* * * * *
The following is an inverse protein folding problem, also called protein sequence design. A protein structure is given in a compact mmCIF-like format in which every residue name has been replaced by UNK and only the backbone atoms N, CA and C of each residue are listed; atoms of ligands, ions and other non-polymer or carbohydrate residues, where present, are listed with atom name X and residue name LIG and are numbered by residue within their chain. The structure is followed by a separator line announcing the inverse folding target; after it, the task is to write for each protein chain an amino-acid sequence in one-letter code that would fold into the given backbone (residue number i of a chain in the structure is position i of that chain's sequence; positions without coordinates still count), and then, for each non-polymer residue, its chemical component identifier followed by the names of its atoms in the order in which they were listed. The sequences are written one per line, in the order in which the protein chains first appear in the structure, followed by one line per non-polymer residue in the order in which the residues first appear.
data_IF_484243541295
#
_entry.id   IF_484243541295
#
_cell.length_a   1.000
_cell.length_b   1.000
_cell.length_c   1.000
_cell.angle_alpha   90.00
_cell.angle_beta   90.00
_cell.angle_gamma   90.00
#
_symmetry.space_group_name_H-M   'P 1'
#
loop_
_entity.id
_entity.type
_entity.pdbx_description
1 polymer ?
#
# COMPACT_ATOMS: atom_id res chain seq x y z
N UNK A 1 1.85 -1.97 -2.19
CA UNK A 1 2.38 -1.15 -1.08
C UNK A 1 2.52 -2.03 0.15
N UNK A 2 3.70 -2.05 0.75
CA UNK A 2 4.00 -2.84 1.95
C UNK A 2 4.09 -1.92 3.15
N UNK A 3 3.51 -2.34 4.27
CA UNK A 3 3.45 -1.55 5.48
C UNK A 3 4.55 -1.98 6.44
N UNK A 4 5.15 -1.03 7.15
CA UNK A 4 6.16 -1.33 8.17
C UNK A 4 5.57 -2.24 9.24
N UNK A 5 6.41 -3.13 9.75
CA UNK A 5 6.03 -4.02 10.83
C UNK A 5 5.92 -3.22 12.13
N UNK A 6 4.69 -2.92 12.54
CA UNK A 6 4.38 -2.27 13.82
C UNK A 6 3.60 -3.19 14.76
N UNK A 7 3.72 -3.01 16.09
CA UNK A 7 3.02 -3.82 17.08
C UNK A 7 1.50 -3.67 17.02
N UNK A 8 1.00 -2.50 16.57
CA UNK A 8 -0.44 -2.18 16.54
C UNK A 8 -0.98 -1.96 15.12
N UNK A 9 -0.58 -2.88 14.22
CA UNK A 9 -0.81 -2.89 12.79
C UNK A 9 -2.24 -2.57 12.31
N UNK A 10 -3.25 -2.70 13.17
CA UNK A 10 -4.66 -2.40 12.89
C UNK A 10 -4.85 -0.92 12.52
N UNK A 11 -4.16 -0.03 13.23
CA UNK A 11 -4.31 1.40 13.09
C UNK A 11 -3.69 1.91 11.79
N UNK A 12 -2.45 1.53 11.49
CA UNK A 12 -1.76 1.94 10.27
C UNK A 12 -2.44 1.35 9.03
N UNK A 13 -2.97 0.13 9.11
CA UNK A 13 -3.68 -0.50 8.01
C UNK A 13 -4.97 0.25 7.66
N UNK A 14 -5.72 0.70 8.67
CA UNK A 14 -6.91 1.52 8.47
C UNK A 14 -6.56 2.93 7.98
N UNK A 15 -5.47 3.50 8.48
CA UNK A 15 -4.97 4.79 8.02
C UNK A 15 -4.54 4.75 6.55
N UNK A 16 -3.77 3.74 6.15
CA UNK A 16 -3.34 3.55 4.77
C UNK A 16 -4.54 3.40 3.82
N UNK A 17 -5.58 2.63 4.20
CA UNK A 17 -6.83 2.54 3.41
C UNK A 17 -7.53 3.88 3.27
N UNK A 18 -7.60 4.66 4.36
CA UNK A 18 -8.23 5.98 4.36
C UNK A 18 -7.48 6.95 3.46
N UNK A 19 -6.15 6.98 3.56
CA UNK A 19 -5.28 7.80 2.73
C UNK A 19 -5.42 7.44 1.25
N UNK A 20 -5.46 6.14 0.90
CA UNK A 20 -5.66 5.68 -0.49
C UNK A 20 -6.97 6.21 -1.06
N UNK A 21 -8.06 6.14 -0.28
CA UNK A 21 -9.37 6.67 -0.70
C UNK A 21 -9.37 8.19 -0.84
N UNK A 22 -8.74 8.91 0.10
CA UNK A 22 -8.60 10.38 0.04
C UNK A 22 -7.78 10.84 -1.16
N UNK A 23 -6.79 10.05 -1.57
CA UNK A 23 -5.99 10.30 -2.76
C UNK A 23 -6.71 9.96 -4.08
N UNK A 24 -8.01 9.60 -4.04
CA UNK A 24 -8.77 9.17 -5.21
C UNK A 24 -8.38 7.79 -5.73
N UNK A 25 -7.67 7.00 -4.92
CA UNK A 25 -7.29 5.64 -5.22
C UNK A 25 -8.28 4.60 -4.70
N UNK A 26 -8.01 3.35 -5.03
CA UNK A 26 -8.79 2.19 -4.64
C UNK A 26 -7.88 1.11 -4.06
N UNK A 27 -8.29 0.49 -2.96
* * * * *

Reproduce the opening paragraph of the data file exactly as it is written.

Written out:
The following is an inverse protein folding problem, also called protein sequence design. A protein structure is given in a compact mmCIF-like format in which every residue name has been replaced by UNK and only the backbone atoms N, CA and C of each residue are listed; atoms of ligands, ions and other non-polymer or carbohydrate residues, where present, are listed with atom name X and residue name LIG and are numbered by residue within their chain. The structure is followed by a separator line announcing the inverse folding target; after it, the task is to write for each protein chain an amino-acid sequence in one-letter code that would fold into the given backbone (residue number i of a chain in the structure is position i of that chain's sequence; positions without coordinates still count), and then, for each non-polymer residue, its chemical component identifier followed by the names of its atoms in the order in which they were listed. The sequences are written one per line, in the order in which the protein chains first appear in the structure, followed by one line per non-polymer residue in the order in which the residues first appear.